What Is Eye Gunk And Why Do We Get It?

It sounds gross, but it really isn't.

If you rub your eyes when you wake up only to find crusty gunk, you certainly aren't alone.

While you sleep, oil, mucus, skin cells and other debris build up in the corners of your eyes, creating a thick and crusty discharge. This is commonly referred to as "sleep" or "gunk" or sometimes, eye boogers.

This gunk is completely normal and even develops during the day.

"Every time we blink, we wipe away the tears on our eyes and replace them with a new layer. But while we're sleeping, the moisture on our eyes does not get replaced and it builds up on the surface," Dr. Harbir Sian of Highstreet Eyecare Center in Abbotsford, B.C. tells The Huffington Post Canada.

Since the fluid in our eyes contain different levels of debris and bacteria, not all eye gunk is made the same, which is it can vary from thick to sticky to virtually non-existent.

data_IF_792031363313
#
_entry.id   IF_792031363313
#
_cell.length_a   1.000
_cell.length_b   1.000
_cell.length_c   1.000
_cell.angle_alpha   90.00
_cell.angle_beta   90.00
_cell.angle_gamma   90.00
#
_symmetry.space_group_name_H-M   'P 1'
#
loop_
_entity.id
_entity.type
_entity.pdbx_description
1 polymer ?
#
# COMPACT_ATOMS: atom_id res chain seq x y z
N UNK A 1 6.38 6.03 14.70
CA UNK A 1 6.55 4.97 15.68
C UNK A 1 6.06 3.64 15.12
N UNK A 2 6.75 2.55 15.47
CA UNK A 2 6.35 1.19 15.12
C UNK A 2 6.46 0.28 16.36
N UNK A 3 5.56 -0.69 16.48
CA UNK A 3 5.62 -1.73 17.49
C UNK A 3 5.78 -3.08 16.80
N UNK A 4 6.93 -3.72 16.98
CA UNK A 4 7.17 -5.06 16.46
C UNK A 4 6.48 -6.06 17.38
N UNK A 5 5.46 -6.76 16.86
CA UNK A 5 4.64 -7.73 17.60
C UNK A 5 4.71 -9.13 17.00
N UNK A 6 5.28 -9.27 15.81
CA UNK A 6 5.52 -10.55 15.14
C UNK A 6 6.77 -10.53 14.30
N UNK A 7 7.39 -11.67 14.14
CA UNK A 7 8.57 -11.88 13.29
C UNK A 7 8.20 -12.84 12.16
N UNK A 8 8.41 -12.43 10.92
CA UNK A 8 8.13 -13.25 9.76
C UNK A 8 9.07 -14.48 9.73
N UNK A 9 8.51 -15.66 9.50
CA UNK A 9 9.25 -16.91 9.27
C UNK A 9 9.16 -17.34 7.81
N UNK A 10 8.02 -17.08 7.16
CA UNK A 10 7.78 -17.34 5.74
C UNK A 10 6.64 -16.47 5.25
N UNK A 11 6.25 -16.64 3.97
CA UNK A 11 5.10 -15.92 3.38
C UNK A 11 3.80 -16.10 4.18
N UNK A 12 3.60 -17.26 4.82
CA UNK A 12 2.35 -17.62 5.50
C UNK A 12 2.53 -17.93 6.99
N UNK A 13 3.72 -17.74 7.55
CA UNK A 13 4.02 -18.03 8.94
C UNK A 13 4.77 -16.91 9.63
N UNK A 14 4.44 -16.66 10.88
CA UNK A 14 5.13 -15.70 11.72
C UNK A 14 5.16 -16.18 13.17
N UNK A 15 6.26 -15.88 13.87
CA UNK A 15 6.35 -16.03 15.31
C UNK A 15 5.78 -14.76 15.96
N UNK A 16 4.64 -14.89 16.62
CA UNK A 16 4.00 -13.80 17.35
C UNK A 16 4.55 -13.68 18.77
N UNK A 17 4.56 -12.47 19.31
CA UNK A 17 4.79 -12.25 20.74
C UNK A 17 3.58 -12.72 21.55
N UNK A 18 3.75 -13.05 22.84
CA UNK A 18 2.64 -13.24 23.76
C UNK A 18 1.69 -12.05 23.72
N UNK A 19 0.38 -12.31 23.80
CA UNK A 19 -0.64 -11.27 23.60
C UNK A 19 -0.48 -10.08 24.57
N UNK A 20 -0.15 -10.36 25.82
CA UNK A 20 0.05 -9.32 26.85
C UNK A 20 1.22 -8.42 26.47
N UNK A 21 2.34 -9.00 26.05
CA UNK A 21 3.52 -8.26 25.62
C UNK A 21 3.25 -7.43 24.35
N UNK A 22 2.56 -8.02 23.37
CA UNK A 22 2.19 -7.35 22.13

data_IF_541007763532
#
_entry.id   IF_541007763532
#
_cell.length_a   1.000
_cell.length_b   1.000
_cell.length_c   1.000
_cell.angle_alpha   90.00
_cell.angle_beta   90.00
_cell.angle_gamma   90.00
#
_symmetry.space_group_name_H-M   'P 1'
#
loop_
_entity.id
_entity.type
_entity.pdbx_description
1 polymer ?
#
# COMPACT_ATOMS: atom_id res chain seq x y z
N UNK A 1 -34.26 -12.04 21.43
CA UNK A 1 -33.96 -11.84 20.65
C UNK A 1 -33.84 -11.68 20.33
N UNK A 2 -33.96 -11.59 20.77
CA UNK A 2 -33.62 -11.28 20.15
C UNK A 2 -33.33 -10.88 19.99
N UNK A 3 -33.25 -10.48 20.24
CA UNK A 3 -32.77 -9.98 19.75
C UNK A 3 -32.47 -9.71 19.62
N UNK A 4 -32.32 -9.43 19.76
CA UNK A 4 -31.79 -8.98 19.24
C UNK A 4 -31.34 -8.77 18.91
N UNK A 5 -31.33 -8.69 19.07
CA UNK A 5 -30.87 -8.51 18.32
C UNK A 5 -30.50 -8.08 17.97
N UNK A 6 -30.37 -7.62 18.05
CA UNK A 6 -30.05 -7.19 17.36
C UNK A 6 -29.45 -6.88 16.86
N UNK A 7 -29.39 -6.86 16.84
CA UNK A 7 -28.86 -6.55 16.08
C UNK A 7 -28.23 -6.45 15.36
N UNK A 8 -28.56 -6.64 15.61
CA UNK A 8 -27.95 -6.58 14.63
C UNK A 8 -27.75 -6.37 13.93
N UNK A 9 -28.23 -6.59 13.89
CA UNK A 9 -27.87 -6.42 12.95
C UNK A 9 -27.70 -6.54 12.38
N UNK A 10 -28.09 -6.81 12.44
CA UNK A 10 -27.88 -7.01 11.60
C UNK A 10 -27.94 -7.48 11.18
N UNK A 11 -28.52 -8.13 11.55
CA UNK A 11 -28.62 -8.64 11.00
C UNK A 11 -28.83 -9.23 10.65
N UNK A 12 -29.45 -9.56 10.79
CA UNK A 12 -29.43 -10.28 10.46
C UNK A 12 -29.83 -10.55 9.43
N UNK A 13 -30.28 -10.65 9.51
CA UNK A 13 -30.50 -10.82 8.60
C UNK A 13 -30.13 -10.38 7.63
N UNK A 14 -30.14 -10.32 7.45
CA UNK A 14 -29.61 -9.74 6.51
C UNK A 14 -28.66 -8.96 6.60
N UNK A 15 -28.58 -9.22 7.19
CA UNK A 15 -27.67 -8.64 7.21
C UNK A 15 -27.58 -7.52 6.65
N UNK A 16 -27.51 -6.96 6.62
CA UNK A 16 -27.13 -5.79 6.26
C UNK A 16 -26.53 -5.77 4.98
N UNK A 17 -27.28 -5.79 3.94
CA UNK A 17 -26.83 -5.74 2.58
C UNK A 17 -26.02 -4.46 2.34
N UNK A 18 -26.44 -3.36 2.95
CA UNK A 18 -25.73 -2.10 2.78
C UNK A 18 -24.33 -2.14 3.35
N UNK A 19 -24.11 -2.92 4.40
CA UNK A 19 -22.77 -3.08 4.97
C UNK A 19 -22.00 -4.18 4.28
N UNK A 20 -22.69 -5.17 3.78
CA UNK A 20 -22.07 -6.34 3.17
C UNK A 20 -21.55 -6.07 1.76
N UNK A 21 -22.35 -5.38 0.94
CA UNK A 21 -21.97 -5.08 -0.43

Regardless of whether or not you notice sleep in your eyes when you wake up, Sian recommends cleaning your eyelids to prevent infections, inflammation and styes.

When cleaning your eyes and eyelids, use a towel or cloth with hot water and a mild soap like baby shampoo. Start by gently scrubbing the base of both your top and bottom lashes, working your way around the eyes.

While every day eye gunk is nothing to be bothered by, the colour of the discharge is worth paying attention to.

"If it appears to be more yellow or green in appearance, it may be due to bacterial build up on the surface of the eyes or even an active bacterial infection," Sian says. Signs of bacteria can also include stickiness.

Sometimes, eye infections can be so severe that discharge builds up on the lashes. If this is the case, visit your doctor for a medicated eye solution.

Also on HuffPost

3 Ways to Keep Computer Screens from Ruining Your Eyes